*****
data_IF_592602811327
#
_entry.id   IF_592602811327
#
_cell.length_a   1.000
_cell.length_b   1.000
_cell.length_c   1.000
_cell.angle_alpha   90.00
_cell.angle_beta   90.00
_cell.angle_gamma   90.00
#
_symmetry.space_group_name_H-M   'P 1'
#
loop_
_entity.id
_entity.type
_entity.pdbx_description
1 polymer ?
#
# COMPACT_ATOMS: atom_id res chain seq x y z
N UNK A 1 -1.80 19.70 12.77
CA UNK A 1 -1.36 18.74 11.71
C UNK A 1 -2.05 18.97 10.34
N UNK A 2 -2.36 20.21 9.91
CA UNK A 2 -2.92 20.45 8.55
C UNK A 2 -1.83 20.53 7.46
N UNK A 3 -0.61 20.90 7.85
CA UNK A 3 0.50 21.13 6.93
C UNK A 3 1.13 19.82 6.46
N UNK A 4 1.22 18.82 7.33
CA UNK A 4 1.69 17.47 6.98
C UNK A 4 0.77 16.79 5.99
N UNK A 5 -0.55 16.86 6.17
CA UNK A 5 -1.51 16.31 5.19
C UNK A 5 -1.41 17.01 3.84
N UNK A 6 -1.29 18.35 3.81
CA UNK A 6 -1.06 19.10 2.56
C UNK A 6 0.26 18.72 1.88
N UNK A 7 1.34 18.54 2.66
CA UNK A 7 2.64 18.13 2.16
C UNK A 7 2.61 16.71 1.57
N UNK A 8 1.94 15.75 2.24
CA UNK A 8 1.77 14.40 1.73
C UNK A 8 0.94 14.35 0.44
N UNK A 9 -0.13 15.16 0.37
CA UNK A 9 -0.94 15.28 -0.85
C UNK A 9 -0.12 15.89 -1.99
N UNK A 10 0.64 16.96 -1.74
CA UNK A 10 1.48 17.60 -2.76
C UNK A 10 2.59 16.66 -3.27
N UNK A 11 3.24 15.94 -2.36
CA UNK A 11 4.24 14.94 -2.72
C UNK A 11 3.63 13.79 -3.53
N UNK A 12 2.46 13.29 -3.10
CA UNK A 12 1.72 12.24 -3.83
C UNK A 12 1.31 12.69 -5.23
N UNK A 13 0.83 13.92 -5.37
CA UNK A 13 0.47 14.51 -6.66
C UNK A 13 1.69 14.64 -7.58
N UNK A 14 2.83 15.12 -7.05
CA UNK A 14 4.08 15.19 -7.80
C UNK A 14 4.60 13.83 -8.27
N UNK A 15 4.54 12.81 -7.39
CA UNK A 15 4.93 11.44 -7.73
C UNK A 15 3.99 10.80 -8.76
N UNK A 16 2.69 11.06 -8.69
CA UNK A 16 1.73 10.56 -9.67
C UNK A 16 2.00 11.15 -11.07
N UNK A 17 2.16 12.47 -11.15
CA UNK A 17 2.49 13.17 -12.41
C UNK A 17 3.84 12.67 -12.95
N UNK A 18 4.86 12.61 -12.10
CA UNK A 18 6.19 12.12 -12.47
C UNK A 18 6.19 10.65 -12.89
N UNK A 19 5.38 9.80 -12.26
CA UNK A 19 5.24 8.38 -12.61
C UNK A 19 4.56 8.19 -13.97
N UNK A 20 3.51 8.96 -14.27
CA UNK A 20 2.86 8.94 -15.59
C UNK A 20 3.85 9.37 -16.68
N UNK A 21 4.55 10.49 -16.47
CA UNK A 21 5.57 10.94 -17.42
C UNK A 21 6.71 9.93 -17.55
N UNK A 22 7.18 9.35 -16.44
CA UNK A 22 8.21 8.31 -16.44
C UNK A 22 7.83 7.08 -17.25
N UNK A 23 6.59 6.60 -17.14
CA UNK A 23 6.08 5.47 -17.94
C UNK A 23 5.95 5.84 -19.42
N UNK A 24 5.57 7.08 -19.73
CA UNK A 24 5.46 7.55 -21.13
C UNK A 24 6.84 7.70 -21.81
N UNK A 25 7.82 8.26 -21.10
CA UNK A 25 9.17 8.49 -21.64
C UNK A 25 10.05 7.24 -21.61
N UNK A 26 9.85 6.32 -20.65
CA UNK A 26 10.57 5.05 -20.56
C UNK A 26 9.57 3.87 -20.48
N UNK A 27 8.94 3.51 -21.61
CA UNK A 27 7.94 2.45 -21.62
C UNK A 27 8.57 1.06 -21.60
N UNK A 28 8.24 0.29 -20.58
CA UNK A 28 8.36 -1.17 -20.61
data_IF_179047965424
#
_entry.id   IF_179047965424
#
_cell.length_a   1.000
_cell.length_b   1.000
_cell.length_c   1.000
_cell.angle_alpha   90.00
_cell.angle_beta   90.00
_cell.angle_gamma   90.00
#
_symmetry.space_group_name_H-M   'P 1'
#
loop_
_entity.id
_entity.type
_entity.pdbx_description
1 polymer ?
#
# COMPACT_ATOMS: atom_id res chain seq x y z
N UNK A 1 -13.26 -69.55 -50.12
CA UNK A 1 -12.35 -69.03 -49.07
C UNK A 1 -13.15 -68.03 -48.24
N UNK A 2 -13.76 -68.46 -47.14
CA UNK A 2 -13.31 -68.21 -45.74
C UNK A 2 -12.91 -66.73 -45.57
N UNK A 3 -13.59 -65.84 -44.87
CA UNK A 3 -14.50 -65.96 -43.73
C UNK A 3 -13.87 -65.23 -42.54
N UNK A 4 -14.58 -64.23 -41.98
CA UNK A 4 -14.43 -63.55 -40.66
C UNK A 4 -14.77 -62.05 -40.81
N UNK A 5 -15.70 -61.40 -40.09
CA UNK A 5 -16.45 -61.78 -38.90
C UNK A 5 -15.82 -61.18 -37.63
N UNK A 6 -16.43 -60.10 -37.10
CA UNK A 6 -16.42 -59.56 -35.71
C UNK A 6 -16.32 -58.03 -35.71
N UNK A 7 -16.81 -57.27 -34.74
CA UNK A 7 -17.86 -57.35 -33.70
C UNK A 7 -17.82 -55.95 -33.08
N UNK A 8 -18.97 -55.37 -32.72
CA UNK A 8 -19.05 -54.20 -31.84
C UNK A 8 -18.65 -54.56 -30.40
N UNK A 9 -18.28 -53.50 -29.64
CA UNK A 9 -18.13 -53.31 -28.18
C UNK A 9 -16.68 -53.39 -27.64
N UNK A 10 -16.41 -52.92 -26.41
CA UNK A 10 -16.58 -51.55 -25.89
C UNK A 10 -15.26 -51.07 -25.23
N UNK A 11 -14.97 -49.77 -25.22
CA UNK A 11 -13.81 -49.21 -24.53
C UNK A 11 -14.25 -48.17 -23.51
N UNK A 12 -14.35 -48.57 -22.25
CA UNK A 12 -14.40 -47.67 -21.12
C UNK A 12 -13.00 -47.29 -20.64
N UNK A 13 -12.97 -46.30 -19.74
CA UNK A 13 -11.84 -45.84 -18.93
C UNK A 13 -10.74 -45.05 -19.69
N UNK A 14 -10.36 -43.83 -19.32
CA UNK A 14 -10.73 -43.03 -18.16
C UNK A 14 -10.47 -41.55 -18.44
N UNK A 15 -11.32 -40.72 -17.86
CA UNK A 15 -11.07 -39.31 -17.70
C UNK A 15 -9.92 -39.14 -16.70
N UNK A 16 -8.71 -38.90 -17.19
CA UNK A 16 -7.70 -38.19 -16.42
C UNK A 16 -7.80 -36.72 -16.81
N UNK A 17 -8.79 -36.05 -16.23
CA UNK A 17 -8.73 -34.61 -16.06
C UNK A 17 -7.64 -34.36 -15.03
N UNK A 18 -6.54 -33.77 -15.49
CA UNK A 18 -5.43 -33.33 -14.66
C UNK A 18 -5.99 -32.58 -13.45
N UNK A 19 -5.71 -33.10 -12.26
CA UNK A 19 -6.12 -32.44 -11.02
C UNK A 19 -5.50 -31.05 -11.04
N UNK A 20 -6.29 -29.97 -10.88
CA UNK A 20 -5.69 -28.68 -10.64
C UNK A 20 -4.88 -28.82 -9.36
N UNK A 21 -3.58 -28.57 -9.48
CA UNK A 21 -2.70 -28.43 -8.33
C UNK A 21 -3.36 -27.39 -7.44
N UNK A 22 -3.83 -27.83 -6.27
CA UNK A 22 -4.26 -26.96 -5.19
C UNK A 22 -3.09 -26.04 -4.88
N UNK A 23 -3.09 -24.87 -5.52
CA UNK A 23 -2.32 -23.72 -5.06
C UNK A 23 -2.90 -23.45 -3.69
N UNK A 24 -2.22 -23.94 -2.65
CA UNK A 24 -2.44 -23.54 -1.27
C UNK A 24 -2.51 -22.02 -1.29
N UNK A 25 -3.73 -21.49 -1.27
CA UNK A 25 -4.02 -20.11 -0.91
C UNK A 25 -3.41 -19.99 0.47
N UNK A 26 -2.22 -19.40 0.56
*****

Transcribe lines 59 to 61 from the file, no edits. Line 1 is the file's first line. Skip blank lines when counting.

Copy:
C UNK A 13 1.69 14.64 -7.58
N UNK A 14 2.83 15.12 -7.05
CA UNK A 14 4.08 15.19 -7.80